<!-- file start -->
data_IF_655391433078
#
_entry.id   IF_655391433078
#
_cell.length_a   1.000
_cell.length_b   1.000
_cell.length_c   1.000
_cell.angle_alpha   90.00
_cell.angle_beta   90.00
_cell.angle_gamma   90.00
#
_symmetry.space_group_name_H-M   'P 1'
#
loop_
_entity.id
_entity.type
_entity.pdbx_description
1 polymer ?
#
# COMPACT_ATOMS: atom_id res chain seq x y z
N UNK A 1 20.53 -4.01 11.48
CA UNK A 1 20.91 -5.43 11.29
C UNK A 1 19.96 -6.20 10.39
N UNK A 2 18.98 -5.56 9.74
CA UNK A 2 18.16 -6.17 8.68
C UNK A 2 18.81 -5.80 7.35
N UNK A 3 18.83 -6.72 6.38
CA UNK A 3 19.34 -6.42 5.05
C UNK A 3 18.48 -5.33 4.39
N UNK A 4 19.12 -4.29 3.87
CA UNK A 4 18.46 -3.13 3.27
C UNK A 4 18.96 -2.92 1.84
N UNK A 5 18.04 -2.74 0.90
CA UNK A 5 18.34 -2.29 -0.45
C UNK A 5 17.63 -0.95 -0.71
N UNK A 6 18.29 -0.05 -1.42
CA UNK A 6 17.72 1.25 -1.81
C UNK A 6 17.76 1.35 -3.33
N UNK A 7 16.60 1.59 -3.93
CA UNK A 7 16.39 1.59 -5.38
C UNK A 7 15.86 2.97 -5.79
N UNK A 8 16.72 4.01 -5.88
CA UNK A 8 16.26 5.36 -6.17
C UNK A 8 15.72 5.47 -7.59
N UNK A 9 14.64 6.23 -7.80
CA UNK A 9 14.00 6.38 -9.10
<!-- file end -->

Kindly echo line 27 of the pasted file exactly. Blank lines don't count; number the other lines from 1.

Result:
N UNK A 3 18.83 -6.72 6.38